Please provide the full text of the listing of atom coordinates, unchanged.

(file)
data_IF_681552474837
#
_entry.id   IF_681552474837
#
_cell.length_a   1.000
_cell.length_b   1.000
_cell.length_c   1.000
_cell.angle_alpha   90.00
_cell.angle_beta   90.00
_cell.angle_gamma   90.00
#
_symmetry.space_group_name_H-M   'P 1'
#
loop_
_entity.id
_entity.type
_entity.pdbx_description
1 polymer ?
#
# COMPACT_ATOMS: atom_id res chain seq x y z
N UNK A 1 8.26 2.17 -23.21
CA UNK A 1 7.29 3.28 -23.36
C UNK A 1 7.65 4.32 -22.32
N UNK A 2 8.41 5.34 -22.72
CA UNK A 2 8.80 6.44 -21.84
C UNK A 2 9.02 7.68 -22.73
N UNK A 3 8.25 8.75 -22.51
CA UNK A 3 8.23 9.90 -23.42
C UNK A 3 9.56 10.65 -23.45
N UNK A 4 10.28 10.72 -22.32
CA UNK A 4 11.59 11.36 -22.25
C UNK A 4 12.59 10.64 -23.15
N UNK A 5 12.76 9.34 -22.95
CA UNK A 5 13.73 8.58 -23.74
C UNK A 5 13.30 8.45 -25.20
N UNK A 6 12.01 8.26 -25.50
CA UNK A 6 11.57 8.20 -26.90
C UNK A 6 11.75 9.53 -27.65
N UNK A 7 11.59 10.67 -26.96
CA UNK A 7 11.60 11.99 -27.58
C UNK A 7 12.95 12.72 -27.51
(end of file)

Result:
data_IF_681552474837
#
_entry.id   IF_681552474837
#
_cell.length_a   1.000
_cell.length_b   1.000
_cell.length_c   1.000
_cell.angle_alpha   90.00
_cell.angle_beta   90.00
_cell.angle_gamma   90.00
#
_symmetry.space_group_name_H-M   'P 1'
#
loop_
_entity.id
_entity.type
_entity.pdbx_description
1 polymer ?
#
# COMPACT_ATOMS: atom_id res chain seq x y z
N UNK A 1 8.26 2.17 -23.21
CA UNK A 1 7.29 3.28 -23.36
C UNK A 1 7.65 4.32 -22.32
N UNK A 2 8.41 5.34 -22.72
CA UNK A 2 8.80 6.44 -21.84
C UNK A 2 9.02 7.68 -22.73
N UNK A 3 8.25 8.75 -22.51
CA UNK A 3 8.23 9.90 -23.42
C UNK A 3 9.56 10.65 -23.45
N UNK A 4 10.28 10.72 -22.32
CA UNK A 4 11.59 11.36 -22.25
C UNK A 4 12.59 10.64 -23.15
N UNK A 5 12.76 9.34 -22.95
CA UNK A 5 13.73 8.58 -23.74
C UNK A 5 13.30 8.45 -25.20
N UNK A 6 12.01 8.26 -25.50
CA UNK A 6 11.57 8.20 -26.90
C UNK A 6 11.75 9.53 -27.65
N UNK A 7 11.59 10.67 -26.96
CA UNK A 7 11.60 11.99 -27.58
C UNK A 7 12.95 12.72 -27.51